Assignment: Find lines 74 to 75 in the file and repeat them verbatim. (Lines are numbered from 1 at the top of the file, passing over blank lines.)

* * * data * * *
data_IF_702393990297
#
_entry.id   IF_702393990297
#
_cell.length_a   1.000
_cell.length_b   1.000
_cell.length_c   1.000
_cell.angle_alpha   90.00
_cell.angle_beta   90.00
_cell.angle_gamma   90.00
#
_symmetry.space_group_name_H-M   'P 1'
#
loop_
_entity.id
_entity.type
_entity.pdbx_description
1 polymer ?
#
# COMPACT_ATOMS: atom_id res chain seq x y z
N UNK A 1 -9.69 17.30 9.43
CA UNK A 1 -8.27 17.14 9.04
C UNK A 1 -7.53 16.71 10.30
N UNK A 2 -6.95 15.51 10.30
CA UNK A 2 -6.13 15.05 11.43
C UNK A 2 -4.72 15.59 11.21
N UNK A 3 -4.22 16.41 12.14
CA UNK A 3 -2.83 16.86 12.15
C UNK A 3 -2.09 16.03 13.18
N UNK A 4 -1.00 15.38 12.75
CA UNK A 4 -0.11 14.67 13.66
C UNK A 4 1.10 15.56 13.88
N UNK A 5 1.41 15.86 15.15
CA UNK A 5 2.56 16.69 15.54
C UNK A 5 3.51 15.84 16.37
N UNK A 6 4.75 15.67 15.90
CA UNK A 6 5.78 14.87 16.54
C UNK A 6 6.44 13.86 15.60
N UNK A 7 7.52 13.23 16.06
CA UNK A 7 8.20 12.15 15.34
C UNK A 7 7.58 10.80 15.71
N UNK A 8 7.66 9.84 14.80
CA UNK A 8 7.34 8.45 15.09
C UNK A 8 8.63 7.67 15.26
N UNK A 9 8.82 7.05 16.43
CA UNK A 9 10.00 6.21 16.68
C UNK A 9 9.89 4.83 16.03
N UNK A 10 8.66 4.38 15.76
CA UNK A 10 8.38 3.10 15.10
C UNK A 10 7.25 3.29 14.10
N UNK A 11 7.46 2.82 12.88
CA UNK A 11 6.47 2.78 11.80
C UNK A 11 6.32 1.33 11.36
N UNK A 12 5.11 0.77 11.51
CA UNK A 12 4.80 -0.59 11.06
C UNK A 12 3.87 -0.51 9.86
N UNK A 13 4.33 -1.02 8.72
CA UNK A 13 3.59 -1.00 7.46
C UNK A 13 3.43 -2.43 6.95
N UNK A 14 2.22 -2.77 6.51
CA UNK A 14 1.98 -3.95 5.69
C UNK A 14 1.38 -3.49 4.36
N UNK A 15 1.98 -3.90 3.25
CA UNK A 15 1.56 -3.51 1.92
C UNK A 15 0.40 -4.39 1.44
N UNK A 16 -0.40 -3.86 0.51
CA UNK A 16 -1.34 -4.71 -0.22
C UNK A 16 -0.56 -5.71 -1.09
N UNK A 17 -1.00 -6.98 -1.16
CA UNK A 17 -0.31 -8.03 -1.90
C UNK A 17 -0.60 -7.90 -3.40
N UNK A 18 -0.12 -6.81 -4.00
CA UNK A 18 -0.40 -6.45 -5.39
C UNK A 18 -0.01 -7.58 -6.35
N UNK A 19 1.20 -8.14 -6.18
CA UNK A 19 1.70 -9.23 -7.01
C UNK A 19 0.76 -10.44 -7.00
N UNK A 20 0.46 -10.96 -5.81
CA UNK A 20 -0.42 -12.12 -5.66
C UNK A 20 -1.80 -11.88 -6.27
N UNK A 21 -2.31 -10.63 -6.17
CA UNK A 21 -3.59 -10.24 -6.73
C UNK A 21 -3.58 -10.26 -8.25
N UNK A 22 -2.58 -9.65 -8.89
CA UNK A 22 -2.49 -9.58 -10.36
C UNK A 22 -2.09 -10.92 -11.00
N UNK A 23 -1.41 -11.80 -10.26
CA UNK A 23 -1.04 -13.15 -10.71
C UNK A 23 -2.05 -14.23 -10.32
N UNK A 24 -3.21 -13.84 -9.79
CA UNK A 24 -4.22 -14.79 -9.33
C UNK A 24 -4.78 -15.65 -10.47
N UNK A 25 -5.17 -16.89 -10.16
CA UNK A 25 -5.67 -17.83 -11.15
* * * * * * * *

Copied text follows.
C UNK A 18 -0.01 -7.58 -6.35
N UNK A 19 1.20 -8.14 -6.18